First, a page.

I fell in love with a heroin addict.
We were together for five years.
Often, there was poison in the pocket of his hand. And if it didn’t kill him outright in a hotel room somewhere, it would seep into his life, until it poisoned every breathing second of it.
He is still caught in the ravel of it all today. He is one of my greatest teachers, and I will never forget the lessons I learned while loving and being loved by him.
1. Loving someone who is in constant threat of death, puts perspective on what matters.
If the person you love was going to die today, you wouldn’t want to spend that day fighting about something little.
If he showed up late, if I messed up, if I forgot to help out, we got over it quickly. I don’t believe we had a real fight in at least the first two years of our relationship. There was always a bigger goal or problem that united us—his sobriety being the major one.
We were kind to each other. We spent a lot of our time snuggling up and being loving. Of course, often he was stoned out of his mind. And I was terrified and grieving. But love was at the root.
Learning that he relapsed was always shocking. It didn’t matter how many times it happened—the truth was deafening. And I was forced to sink into the truth of our impermanence.
I carry that with me now to all of my relationships. I say what I mean when I need to say it.
I don’t let things boil up. I lay it on the table. Living with the threat of immortality for so long allowed me to truly embody that.
2. Care must be equal.
I do believe he cared—about himself and me.
But the high always mattered more. He wanted the drug.
The hunger for oblivion, and a painless, guiltless resistance shot strait from his spine into the thick healthy veins down his arms.
You can’t care more about your relationship than your partner does.
It won’t work. You end up disappointed. You aren’t on the same page. And eventually, you start feeling violated.
Your heart is sacred. Be with someone who understands the gravity of that.
3. Don’t resist the flow.
I can often feel the tide of fate, or god, or whatever, pulling me or pushing me towards my life. If I resist that ebb and flow, life gets bad, quickly.
And boy, did I fight, kick, scream and resist life during this relationship.
I would come home and see the focus spilling from the ocean of his blue-green eyes. There was never any sign of drugs anywhere but his eyes were contracted to pinpoints. He would mumble a short “I love you” before nodding back off.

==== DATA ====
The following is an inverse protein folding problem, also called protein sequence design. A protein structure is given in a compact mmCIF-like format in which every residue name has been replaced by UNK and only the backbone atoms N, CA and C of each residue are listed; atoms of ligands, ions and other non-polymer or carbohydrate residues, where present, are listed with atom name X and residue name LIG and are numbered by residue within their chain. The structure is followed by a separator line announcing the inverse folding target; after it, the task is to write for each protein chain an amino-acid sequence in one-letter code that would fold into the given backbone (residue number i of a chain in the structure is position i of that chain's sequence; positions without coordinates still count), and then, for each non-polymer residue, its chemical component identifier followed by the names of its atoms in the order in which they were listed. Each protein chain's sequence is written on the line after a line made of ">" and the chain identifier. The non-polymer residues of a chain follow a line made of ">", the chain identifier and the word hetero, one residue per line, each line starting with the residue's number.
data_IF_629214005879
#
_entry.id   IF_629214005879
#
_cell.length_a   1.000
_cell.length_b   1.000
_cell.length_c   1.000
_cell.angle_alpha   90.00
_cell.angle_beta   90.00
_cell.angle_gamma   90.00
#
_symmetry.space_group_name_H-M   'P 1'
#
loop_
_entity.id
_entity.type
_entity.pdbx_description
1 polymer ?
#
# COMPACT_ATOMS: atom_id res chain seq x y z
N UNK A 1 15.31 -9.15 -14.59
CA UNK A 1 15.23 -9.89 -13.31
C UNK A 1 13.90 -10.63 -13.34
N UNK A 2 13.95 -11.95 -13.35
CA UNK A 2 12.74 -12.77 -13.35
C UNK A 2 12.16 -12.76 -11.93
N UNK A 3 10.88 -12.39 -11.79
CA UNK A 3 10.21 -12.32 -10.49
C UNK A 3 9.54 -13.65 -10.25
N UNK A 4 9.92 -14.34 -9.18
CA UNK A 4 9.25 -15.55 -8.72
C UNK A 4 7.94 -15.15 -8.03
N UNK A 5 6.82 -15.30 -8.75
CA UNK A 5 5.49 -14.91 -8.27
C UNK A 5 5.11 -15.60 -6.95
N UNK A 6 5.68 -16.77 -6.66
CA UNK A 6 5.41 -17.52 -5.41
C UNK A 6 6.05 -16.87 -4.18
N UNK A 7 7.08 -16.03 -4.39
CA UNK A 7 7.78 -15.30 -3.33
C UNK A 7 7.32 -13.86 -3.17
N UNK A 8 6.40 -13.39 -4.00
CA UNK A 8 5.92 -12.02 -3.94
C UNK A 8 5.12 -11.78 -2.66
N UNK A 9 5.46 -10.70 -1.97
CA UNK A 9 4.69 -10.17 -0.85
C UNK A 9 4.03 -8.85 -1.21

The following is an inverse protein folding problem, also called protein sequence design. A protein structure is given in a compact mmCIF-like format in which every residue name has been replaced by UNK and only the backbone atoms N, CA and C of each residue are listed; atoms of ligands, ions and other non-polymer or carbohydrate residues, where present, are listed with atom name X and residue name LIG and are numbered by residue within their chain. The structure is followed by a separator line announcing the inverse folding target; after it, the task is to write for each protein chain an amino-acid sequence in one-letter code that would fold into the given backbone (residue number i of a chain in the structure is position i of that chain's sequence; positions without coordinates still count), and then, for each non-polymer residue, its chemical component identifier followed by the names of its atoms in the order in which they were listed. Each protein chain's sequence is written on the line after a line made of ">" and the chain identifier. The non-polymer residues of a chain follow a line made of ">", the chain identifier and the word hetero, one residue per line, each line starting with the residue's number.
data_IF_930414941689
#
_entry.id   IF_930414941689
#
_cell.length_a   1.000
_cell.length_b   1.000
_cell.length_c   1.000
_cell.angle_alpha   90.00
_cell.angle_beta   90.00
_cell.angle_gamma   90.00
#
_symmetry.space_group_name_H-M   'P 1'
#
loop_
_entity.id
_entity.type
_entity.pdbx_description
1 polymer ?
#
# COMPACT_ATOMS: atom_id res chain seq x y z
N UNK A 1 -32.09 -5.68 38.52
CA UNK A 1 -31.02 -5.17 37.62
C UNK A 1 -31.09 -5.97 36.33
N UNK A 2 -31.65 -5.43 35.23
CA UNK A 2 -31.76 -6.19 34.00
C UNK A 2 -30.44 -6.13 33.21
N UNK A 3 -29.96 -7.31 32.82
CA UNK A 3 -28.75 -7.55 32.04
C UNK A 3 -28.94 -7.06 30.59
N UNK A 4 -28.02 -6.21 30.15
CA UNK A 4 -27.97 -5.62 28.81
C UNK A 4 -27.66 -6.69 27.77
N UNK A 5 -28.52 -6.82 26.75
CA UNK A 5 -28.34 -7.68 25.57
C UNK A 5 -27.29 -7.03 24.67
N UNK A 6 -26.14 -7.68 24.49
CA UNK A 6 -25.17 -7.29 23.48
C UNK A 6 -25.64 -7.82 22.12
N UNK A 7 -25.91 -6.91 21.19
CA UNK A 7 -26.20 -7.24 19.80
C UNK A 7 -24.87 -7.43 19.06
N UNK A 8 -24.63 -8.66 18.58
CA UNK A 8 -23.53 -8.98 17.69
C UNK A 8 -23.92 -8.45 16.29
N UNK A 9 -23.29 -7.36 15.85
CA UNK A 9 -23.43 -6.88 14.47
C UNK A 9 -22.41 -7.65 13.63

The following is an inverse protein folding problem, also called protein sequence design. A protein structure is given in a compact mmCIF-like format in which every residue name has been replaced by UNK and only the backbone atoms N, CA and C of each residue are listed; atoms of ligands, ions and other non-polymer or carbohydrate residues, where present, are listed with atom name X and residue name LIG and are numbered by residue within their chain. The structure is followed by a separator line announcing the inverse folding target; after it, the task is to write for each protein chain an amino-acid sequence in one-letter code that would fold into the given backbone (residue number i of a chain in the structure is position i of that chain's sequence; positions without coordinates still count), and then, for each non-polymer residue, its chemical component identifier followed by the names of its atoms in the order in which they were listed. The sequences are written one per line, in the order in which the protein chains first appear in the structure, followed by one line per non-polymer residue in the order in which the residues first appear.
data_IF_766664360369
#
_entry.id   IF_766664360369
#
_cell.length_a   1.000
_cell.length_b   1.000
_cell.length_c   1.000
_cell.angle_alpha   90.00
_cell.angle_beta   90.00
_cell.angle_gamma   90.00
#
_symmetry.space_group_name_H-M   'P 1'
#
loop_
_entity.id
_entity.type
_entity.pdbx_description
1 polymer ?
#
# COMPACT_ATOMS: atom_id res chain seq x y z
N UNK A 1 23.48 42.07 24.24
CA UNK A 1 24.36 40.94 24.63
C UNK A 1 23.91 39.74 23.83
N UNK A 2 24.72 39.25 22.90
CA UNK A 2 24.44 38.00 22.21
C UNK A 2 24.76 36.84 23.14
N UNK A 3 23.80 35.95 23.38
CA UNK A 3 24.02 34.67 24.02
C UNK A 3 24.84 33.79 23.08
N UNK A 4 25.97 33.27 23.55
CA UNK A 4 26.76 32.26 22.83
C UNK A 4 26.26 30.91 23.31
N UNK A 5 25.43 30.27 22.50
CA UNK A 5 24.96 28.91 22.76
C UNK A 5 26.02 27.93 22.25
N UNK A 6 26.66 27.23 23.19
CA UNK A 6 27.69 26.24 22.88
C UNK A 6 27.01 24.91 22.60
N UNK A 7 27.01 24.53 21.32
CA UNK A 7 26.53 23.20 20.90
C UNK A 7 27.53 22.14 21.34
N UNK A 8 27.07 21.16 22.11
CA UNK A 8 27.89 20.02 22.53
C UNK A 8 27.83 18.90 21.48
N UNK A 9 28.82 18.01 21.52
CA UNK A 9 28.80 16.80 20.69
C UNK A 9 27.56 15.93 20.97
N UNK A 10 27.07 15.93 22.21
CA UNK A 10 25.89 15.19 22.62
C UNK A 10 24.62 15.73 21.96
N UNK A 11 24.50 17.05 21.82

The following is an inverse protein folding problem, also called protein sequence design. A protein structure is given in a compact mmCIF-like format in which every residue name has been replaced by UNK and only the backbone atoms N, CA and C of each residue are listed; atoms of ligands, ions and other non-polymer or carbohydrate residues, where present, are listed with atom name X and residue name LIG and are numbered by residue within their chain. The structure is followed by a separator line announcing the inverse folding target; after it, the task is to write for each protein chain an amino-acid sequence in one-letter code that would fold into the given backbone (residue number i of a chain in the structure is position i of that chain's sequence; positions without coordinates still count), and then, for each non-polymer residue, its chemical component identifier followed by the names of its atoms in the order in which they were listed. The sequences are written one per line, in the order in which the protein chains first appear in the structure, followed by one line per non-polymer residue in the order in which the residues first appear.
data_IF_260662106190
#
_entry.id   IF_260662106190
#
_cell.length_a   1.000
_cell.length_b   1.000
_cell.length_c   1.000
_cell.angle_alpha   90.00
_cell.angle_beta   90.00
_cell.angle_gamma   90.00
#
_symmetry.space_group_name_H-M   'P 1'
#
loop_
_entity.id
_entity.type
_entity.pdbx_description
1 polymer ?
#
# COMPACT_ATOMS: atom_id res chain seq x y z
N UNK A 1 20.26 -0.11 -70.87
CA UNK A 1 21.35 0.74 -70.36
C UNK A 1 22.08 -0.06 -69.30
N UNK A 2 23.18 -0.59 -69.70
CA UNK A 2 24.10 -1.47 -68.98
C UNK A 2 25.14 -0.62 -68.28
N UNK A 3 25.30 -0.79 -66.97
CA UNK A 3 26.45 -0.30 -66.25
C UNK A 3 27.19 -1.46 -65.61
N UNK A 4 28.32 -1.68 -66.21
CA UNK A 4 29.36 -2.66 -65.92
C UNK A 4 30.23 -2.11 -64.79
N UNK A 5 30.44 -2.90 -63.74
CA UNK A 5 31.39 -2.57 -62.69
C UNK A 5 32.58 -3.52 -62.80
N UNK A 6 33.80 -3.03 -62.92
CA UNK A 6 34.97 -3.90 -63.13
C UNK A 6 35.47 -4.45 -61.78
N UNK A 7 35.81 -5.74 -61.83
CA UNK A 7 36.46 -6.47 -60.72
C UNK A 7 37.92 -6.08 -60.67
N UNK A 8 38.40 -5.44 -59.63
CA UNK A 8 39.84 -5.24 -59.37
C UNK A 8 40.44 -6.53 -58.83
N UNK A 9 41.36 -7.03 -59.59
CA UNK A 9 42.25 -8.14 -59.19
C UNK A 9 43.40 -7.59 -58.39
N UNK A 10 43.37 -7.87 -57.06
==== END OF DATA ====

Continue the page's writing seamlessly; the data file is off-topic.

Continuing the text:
And I would deny that it happened.
I would argue with God, fighting with facts and evidence. I would tell myself that he was just tired. That it’s just how he is. I tried to fight the past for the two of us.
I knew that I would live and die for that love. And he knew it too. No amount of truths would run me off.
What you’re seeing is real. Doubting yourself, denying reality, is such a subtle action, but it will slowly drown you.
The person I loved was messed up. And coming to peace with that needed to happen before I could live my life. It took me getting sick and spending some time in a hospital before I could finally admit to myself what was going on.
It turned out, my life mattered too. My flow, my plan, my future was calling me. And if I didn’t answer that call I would die.
5. What are you willing to suffer for?
The big question that it all came down to for me was this. What am I willing to suffer for? Am I willing to spend my life caught up in this drama? Or holding the space so that the drama and chaos could stop?
I loved to travel. I planted new seeds and beginnings everywhere. But I never could fully follow them through. With every new bright beginning, the stain of the end would sweep through, cutting into my heart. He moved from Durango, to jail, to rehab, to a halfway house, to jail, to a meditation center. It never stopped.
He had a simple definition of suffering. Suffering is when you’re hungry for something.
When you’re not hungry, you’re whole. I was hungry for stability. I was hungry for love. For silence. And with him, that would never come.
And so, after learning these painful lessons, answering these questions, getting untangled from this karmic web we created, I moved on.
I finally had the courage to let him go. I had grieved enough.
Author: Shelby Robbins
Editor: Erin Lawson